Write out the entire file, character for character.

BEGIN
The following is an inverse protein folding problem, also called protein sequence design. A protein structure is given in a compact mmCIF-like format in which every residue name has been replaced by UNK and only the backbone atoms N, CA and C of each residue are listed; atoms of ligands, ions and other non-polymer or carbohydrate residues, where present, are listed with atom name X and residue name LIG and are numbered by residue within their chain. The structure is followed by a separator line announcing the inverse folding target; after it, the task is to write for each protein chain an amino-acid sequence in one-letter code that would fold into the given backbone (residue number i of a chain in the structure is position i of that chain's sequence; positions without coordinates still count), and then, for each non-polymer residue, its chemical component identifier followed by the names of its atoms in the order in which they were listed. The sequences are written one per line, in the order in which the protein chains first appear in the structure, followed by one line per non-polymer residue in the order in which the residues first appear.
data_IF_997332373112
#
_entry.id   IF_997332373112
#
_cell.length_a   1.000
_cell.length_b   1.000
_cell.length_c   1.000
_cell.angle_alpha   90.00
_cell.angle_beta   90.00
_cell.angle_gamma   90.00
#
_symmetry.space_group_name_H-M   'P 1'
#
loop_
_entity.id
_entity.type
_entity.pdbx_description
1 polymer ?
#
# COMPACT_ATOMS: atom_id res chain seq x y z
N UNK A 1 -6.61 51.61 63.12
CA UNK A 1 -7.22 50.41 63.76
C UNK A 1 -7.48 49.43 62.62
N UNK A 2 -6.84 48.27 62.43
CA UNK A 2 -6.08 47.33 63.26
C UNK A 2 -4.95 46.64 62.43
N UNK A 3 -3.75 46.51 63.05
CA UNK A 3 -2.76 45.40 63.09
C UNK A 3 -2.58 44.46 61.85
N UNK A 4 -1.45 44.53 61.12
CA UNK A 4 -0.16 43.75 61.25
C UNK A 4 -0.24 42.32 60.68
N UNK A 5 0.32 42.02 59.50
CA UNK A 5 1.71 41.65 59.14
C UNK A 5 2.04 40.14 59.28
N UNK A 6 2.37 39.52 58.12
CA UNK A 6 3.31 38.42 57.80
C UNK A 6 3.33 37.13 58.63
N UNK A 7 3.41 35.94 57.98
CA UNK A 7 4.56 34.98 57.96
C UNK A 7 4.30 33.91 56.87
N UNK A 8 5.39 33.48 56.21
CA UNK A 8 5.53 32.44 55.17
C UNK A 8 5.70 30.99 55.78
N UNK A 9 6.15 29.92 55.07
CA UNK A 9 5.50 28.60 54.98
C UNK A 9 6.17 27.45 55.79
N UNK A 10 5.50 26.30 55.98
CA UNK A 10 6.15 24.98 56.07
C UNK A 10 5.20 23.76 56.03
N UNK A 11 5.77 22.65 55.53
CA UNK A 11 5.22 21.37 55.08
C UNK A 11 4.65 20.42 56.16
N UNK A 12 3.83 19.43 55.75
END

The following is an inverse protein folding problem, also called protein sequence design. A protein structure is given in a compact mmCIF-like format in which every residue name has been replaced by UNK and only the backbone atoms N, CA and C of each residue are listed; atoms of ligands, ions and other non-polymer or carbohydrate residues, where present, are listed with atom name X and residue name LIG and are numbered by residue within their chain. The structure is followed by a separator line announcing the inverse folding target; after it, the task is to write for each protein chain an amino-acid sequence in one-letter code that would fold into the given backbone (residue number i of a chain in the structure is position i of that chain's sequence; positions without coordinates still count), and then, for each non-polymer residue, its chemical component identifier followed by the names of its atoms in the order in which they were listed. The sequences are written one per line, in the order in which the protein chains first appear in the structure, followed by one line per non-polymer residue in the order in which the residues first appear.
data_IF_997332373112
#
_entry.id   IF_997332373112
#
_cell.length_a   1.000
_cell.length_b   1.000
_cell.length_c   1.000
_cell.angle_alpha   90.00
_cell.angle_beta   90.00
_cell.angle_gamma   90.00
#
_symmetry.space_group_name_H-M   'P 1'
#
loop_
_entity.id
_entity.type
_entity.pdbx_description
1 polymer ?
#
# COMPACT_ATOMS: atom_id res chain seq x y z
N UNK A 1 -6.61 51.61 63.12
CA UNK A 1 -7.22 50.41 63.76
C UNK A 1 -7.48 49.43 62.62
N UNK A 2 -6.84 48.27 62.43
CA UNK A 2 -6.08 47.33 63.26
C UNK A 2 -4.95 46.64 62.43
N UNK A 3 -3.75 46.51 63.05
CA UNK A 3 -2.76 45.40 63.09
C UNK A 3 -2.58 44.46 61.85
N UNK A 4 -1.45 44.53 61.12
CA UNK A 4 -0.16 43.75 61.25
C UNK A 4 -0.24 42.32 60.68
N UNK A 5 0.32 42.02 59.50
CA UNK A 5 1.71 41.65 59.14
C UNK A 5 2.04 40.14 59.28
N UNK A 6 2.37 39.52 58.12
CA UNK A 6 3.31 38.42 57.80
C UNK A 6 3.33 37.13 58.63
N UNK A 7 3.41 35.94 57.98
CA UNK A 7 4.56 34.98 57.96
C UNK A 7 4.30 33.91 56.87
N UNK A 8 5.39 33.48 56.21
CA UNK A 8 5.53 32.44 55.17
C UNK A 8 5.70 30.99 55.78
N UNK A 9 6.15 29.92 55.07
CA UNK A 9 5.50 28.60 54.98
C UNK A 9 6.17 27.45 55.79
N UNK A 10 5.50 26.30 55.98
CA UNK A 10 6.15 24.98 56.07
C UNK A 10 5.20 23.76 56.03
N UNK A 11 5.77 22.65 55.53
CA UNK A 11 5.22 21.37 55.08
C UNK A 11 4.65 20.42 56.16
N UNK A 12 3.83 19.43 55.75